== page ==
**Fundamentals of Numerical Methods for Quant Finance**

**Introduction**

Some of us may have come across some form of numerical techniques at a certain point of time in our lives — be it in school, undergraduate/postgraduate level or on the job. Numerical techniques are useful not just in finance but across industries. We may imagine them like a key concept that is industry agnostic and can be applied for solving a wide variety of problems / tasks that we come across in the industry. Numerical methods are one of the most widely researched areas in quant finance. Further, consistent efforts are on, to enhance the existing numerical techniques Or design new numerical techniques which can help increase the speed and accuracy with which we can estimate solutions to problems.

While there are a plethora of numerical methods out there, in this article we will focus on a few of the **numerical methods for pricing options**. Further, in my pursuit to make this article useful to a wider audience, we will not be discussing the actual mathematical formulas that go into the models. I will try to explain the numerical techniques in simple words for everyone’s benefit.

**So why do we require options pricing?**

Options are a key class of derivatives products that market participants use mainly for *trading* and *hedging* purposes. Options trade on both — regulated Exchanges (eg: National Stock Exchange of India) Or on the Over the Counter (OTC) market. The volume of options traded on the OTC market is far bigger than the volume that trades on Exchanges.

Options are a part of the *trading book* for a bank or any institution. It is important to know what is the daily valuation (or mark to market, or fair valuation) of each position that is sitting on the trading book.

A few reasons as to why market participants do options pricing are:

o Trading

o Daily portfolio valuation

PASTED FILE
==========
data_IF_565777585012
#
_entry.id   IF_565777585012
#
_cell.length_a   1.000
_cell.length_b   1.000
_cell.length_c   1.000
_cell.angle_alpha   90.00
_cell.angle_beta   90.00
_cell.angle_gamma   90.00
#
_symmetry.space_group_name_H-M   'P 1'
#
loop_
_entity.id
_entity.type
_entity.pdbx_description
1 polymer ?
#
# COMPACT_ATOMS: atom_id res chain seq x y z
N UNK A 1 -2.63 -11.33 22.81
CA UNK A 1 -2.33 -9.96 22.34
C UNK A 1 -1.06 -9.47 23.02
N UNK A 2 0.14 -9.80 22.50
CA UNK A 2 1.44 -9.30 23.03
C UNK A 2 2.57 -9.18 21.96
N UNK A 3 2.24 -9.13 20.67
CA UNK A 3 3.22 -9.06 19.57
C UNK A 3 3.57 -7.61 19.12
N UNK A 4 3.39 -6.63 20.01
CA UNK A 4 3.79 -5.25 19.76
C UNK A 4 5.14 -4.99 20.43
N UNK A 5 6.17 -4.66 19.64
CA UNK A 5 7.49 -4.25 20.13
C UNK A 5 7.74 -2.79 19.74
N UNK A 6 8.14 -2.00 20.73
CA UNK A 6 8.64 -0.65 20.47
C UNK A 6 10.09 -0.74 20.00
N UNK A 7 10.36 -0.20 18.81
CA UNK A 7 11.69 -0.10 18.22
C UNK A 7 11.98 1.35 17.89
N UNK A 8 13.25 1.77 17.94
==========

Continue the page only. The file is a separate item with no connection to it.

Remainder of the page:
o Risk Management

o Regulatory capital charge calculation

o Counterparty exposure monitoring

o Stress testing

o Collateral management

o Reporting — Internal MIS as well as Regulatory reporting etc.

The above points explain the reason i.e. “**the Why**” for options pricing. Now that we have an idea as to why it is important to price options, it gives us motivation to study “**the How**” part of options pricing i.e. understanding various techniques that one may apply to do options pricing

**Why do we need to work on numerical methods? Can’t we have a ready formula all the time?**

While it would be wonderful to have a ready formula for pricing options, that may not be possible all the time. Many problems that we come across in the industry may not have a ready formula i.e. a **closed form solution**. Thus, when a closed form solution does not exist, we need to resort to a numerical method which helps us make an *estimation* of the option price on that particular day. In the section below we will discuss a few popular techniques for pricing options.

**Numerical Methods for Options pricing**

We will touch upon three popular numerical methods that are used for pricing options. While these techniques are quantitatively intensive, we will keep this article light on the applied mathematics part, so that it becomes more appealing to a wider audience. In practice, understanding and implementing these techniques requires one to understand: finance + applied maths + programming

1.Trees / Lattice

The **binomial model** for options pricing is a very popular form of the *trees method *for options pricing. Binomial model is easy to understand and represent in the form of a simple diagram as shown below:

The reason why it’s called as a **binomial tree **is due to the structure it follows. From each node there are two branches that come out and connect to the next layer of nodes. The tree extends from today (i.e. **t**) uptil option maturity date (i.e. **T**). From the above diagram, we can imagine that S0 is the underlying asset price today i.e. time **t**, whereas, the last set of nodes farthest on the right represent option maturity date i.e. time **T**. So one can imagine that there is a time axis along the X-axis of the above chart and we are mapping the nodes at respective time steps. Binomial model is a **discrete time options pricing model**.

While in this article, we will not be discussing the mathematical formulas that go into building the tree, following are a few important points to note:

*o The number of time steps i.e. from **t to T** can be decided by the model developer*

*o The approach to construct the tree is to have stock prices estimated at each nodes from left to right i.e. from the root node till the expiration nodes. Whereas, options prices are calculated in the backward direction i.e. from **T to t **i.e. through backward induction*

*o The aim is to calculate the option price at time **t** i.e. today*

*o Binomial model can be used for pricing European options Further, one can conveniently incorporate an early exercise feature that is present in a few options including American options and ESOPs.*